Lynette Graham led our service today and spoke about her confronting experiences when she visited her son and his family in Kenya, where he works with the Kenyan Anglo/Catholic Community, ministering to people there who are suffering from severe disadvantage.
Lynette said one of the disturbing and unavoidable experiences was the smell, revealing a community without the privileges we enjoy in our community. The Governor started a clean up programme of the river, which when completed would provide clean water, edible fish and all the other benefits that go with a healthy river.
One of the most horrifying aspects of the river clean-up was the number of discarded bodies retrieved from the river: people of all ages including babies. This was just one of the many types of rejection of people witnessed in Nairobi. Old people were rejected as were babies and children: simply because the family had no way of supporting them.
However, hope was provided by the Mission Community who cleaned up the area around which they lived; who helped people gain skills to use in finding jobs; who did maintenance work in the children’s homes; fed local young people who came on a daily basis; who ran Bible studies to give people hope for their spiritual selves. All of these gifts to people especially the young ones give them a start with which they can possibly go out and live independently.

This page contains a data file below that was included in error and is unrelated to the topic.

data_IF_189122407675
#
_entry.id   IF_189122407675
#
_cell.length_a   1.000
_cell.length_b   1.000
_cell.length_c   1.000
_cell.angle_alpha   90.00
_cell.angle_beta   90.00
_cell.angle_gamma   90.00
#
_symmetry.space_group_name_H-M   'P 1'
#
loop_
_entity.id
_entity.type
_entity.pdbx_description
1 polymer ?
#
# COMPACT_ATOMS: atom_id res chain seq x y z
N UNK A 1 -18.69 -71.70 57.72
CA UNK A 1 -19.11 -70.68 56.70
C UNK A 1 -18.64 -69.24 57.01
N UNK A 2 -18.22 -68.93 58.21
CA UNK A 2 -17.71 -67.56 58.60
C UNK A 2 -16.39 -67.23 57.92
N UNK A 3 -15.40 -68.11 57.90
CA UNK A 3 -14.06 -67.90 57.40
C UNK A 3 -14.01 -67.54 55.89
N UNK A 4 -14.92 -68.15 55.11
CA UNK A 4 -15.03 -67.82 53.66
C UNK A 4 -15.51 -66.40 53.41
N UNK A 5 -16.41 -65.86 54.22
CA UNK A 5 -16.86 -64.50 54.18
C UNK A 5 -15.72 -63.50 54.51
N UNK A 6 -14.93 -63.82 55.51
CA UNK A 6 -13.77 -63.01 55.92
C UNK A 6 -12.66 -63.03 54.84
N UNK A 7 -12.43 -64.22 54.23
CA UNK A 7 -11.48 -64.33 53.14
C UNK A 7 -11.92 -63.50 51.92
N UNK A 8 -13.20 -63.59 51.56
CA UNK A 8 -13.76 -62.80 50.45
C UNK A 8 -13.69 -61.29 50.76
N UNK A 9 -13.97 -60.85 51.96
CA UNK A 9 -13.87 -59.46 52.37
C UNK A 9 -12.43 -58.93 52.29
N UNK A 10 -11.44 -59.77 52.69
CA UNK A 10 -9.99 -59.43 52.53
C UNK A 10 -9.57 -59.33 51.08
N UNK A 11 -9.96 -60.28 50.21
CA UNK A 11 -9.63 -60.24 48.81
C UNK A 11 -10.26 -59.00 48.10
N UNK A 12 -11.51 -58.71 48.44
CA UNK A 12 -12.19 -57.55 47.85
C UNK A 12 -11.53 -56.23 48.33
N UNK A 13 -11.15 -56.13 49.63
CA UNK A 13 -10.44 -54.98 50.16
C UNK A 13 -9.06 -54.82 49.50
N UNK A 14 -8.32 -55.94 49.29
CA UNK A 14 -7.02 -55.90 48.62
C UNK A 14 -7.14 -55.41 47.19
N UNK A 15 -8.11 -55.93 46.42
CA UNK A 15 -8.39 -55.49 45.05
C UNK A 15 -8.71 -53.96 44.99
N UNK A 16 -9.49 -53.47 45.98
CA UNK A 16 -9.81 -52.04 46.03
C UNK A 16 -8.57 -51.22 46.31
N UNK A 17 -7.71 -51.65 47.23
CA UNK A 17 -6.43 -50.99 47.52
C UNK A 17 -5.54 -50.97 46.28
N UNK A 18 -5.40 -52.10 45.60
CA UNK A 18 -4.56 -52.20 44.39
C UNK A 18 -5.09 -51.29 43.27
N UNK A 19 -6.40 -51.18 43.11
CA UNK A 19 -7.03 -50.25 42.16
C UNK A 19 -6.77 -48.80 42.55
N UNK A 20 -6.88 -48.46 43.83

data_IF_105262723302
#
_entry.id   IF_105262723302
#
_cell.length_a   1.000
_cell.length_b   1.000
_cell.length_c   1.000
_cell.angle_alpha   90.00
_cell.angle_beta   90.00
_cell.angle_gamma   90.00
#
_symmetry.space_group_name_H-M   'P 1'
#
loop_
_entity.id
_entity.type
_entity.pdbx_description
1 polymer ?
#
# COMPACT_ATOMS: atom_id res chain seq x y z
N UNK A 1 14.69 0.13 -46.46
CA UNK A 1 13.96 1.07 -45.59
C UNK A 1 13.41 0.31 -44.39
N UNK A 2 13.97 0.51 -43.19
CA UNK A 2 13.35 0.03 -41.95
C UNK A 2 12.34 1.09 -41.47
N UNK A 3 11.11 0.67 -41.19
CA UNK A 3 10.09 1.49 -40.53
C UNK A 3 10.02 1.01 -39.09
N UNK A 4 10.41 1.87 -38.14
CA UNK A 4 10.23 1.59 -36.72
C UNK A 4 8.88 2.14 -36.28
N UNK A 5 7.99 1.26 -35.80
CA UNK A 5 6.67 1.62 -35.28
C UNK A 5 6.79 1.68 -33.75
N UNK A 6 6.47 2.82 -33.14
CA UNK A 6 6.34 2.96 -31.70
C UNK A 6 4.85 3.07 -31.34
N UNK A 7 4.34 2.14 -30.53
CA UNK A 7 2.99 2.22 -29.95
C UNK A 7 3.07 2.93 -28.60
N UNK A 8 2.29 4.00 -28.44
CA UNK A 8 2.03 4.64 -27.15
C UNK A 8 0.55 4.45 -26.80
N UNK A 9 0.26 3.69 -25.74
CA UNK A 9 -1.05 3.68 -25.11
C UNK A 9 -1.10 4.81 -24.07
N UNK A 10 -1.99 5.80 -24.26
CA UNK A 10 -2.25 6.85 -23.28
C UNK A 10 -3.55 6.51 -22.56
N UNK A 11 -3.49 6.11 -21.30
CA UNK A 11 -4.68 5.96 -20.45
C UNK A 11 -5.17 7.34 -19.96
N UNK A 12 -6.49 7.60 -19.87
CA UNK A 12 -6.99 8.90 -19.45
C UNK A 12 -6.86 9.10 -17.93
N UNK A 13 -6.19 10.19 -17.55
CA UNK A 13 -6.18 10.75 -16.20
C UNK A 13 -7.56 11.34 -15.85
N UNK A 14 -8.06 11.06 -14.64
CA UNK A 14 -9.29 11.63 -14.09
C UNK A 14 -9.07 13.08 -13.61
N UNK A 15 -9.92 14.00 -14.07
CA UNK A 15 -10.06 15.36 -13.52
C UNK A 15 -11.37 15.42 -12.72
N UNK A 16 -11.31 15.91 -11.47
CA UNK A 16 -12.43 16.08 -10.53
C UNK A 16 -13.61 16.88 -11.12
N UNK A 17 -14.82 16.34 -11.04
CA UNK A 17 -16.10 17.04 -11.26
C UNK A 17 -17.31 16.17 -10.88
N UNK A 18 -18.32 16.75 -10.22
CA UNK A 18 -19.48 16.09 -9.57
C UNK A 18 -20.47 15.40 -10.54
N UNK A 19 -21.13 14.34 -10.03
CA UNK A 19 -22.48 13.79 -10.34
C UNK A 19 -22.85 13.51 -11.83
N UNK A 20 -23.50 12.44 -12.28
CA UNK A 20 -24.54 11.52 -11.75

As well, the Mission helps and maintains the Imani Children’s homes which has 7 rescue and rehabilitation centres which cater for all the children who have no one to care for them.
There can be no worse start in life than to grow up knowing that you have been rejected by the ones who brought you into the world. I can’t begin to imagine the extent of the damage to the inner selves of these children done by their feeling utterly rejected and alone in the world.
Fortunately there are those who have heard the a Gospel message that in as much as we feed, visit, comfort, clothe, house, those that are rejected, we do it to Jesus himself. And furthermore, they have acted upon that message, rejecting none, and welcoming all.
This is not just a story of hope given to those that have none. There is a challenge here for us. We may not find a way to support the Kenyan Anglo/Catholic Community or the Imani Children’s Homes, or a group I haven’t written about, The Little Sisters of the Poor who run a Nursing Home but it is our responsibility to respond to Jesus’ message that whatever we do to nurture someone (or reject them) we do it to him. It is that serious. We must respond in whatever way we can.